Norwegian murderer Breivik had planned even more sweeping attack
During testimony today, Norwegian murderer Anders Behring Breivik revealed that he had planned to bomb more than one building and to decapitate the former prime minister.
Oslo — Norwegian mass murderer Anders Behring Breivik was pressed by prosecutors today to shed light on the five years’ leading up to last summer’s twin terror attacks in an attempt to pinpoint the start of his violent planning phase.
Brevik admitted during his third day of testimony that he first started contemplating taking violent action when he was 18 or 19, before he came in contact with anti-Muslim group Knights Templar in London in 2002, and that the Labor party youth camp at Utøya island was not his original target.
He told prosecutors he first considered attacking Muslims, but changed his targets to “political elites” he considered responsible for Muslim immigration in 2006, after the Benjamin Hermansen case, in which neo-Nazis killed a young Norwegian-Ghanaian boy in Oslo in 2001. “It’s not the fault of Muslims that they were invited [to immigrate],” said Breivik. “They are not to blame.”
Coincidentally, the convicted murderer in that case was defended by Breivik’s current defense attorney, Geir Lippestad.
Breivik has blamed the Labor party for promoting multiculturalism and the Islamic colonization of Europe as the basis for his July 2011 bomb attack on government buildings in Oslo and a shooting rampage at the Labor party summer youth camp at the island of Utøya.
Breivik said that he originally considered deploying car bombs against three separate targets – the main Oslo government building, the Norwegian Royal Castle, and Labor party headquarters – but only ended up attacking the first because he could not produce enough explosives and risked killing too many “innocents.” He had also considered media targets, including Norwegian broadcaster NRK headquarters, newspaper Aftenposten, and the journalist conference SKUP.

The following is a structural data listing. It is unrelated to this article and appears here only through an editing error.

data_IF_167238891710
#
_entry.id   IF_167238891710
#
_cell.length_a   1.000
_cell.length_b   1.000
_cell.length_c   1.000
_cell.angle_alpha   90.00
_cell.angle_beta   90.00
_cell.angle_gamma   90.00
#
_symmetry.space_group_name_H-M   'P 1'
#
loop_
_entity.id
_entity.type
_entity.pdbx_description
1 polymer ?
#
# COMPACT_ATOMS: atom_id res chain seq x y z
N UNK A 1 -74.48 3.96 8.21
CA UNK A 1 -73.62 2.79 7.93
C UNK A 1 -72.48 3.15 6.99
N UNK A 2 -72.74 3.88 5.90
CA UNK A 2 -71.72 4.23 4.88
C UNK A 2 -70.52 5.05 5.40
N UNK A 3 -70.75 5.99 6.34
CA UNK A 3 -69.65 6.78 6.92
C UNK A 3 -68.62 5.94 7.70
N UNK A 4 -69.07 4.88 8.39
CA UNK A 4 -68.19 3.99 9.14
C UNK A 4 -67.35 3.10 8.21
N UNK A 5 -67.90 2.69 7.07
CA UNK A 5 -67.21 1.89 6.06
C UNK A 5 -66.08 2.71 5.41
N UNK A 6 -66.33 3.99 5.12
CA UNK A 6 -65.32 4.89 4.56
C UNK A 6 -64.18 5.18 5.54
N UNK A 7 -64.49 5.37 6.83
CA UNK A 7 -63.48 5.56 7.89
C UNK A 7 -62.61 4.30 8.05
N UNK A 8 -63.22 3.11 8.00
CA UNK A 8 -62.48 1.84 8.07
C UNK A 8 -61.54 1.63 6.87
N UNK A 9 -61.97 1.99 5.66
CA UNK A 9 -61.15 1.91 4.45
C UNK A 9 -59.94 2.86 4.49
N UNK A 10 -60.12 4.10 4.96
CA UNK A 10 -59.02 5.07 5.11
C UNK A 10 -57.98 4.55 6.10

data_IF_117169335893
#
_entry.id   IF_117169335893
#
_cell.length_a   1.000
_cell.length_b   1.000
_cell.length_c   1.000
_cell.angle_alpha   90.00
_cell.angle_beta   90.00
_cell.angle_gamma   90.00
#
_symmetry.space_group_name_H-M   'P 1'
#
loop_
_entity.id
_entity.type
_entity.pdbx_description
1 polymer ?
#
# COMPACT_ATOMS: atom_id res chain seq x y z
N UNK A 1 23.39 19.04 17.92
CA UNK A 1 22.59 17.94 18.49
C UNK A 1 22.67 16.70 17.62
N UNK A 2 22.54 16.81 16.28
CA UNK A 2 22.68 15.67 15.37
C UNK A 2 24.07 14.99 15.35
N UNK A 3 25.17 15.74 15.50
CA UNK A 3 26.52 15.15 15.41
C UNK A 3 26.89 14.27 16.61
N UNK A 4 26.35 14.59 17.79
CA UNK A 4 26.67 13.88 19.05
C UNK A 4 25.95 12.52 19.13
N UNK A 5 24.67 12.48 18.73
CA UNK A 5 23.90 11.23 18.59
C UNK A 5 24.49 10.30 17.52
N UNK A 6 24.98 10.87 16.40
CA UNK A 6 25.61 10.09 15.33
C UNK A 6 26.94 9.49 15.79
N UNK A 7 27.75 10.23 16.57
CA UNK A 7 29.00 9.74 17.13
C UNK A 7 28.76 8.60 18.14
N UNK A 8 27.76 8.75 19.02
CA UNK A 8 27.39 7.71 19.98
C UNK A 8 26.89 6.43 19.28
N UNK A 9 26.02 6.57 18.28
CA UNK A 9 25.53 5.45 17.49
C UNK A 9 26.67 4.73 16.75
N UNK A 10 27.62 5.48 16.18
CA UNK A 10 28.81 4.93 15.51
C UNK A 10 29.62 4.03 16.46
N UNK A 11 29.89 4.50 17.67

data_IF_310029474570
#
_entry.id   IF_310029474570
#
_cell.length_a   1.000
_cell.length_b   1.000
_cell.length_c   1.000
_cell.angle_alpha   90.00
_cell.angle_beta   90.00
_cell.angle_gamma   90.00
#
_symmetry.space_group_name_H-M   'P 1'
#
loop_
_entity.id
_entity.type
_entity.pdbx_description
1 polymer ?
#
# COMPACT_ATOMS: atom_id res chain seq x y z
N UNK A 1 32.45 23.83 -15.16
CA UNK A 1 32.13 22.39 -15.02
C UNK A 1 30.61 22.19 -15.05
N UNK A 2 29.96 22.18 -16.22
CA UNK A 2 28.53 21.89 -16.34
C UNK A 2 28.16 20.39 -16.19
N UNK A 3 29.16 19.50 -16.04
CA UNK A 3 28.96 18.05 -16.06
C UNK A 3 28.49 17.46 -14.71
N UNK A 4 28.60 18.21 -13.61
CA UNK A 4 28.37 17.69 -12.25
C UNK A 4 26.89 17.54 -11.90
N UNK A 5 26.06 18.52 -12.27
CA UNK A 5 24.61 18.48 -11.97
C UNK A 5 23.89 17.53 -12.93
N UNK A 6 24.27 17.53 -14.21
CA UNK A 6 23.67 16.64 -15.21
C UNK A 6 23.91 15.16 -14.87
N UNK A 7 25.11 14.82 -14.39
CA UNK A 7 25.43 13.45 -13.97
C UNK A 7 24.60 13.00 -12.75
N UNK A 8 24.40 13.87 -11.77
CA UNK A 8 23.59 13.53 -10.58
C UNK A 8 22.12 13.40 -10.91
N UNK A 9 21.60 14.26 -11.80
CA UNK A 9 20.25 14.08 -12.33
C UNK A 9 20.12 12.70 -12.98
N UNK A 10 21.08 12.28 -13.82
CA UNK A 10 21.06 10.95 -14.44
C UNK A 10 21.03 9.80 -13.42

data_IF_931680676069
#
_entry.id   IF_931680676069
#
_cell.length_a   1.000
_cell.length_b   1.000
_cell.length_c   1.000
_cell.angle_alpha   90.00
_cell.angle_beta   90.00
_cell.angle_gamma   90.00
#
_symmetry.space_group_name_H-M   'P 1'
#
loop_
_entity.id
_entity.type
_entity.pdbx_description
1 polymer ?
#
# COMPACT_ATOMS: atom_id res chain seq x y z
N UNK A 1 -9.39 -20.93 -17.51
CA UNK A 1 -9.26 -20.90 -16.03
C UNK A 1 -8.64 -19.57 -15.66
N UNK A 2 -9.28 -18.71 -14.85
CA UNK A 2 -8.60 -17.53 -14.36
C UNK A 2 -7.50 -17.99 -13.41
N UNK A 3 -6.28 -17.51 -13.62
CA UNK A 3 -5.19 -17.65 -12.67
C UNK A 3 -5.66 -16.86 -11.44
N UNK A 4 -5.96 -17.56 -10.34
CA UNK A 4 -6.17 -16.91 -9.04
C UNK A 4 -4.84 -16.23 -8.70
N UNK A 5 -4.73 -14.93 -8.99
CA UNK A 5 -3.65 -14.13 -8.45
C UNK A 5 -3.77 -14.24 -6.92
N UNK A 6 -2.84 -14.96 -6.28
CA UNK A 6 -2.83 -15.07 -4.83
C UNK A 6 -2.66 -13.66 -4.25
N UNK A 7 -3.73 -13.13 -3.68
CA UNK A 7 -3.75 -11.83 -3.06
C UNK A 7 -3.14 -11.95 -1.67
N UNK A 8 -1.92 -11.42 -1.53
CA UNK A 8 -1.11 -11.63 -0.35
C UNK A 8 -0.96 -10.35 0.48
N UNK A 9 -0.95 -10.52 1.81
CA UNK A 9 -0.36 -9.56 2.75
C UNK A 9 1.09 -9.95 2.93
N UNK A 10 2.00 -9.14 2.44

“Norwegian press bears the largest part of the responsibility, maybe even more so than the Labor party, for the situation we are in now,” said Breivik.
He said his original plan was to arrive at Utøya earlier that day to decapitate former Labor prime minister Gro Harlem Brundtland with a bayonette on his rifle and film it, execute Labor party youth leader Eskil Pedersen, and kill all on the island that day by shooting and scaring the Labor youth to swim and drown.
The prosecutors attempted to portray Breivik as a cash-strapped and video game-obsessed young man living with his mother, during which time he started writing his manifesto “2083: A European Declaration of Independence” and planning his attack.
Svein Holden, Oslo public prosecutor, presented evidence detailing about 16 hours per day of game time on World of Warcraft in 2006 and 2007 and 500 hours from November 2010 to February 2011, as well as an average of 10 hours per day for 16 months on the war simulation game Call of Duty beginning in January 2010.
But Breivik said it was his decision to take a “sabbatical” from work and play World of Warcraft for one year in anticipation of his “suicide action” so that he would “have no regrets.”
“It’s mere entertainment,” said Breivik. “It has nothing to do with July 22. Some like to sail, some like to play golf. Some like to play World of Warcraft.”
He also defended prosecution’s questions regarding his naming of his rifle “Gungnir” after Norse mythological god Odin’s magic spear and his Glock “Mjolner,” the name of Norse god Thor’s hammer.
“The way you [Holden] try to describe it is as bizarre and insane, but it is a great [Norse] tradition,” said Breivik, adding that many warriors in the past had given names to their weapons.
The case against Breivik hinges on determining whether he is sane after two psychiatric reports came to opposite conclusions, the first saying he was paranoid schizophrenic and the second finding him not psychotic.
Breivik claims he is sane and wants to be considered such so that his ideology “would stand stronger." Based on the initial conclusion of paranoid schizophrenia, the prosecution is seeking compulsory mental care, although there is a possibility of choosing later in the trial to seek a criminal punishment of up to 21 years.
Breivik has pleaded not guilty, saying his actions were a “preventive attack” against the ethnic cleansing of indigenous Norwegians by Muslims.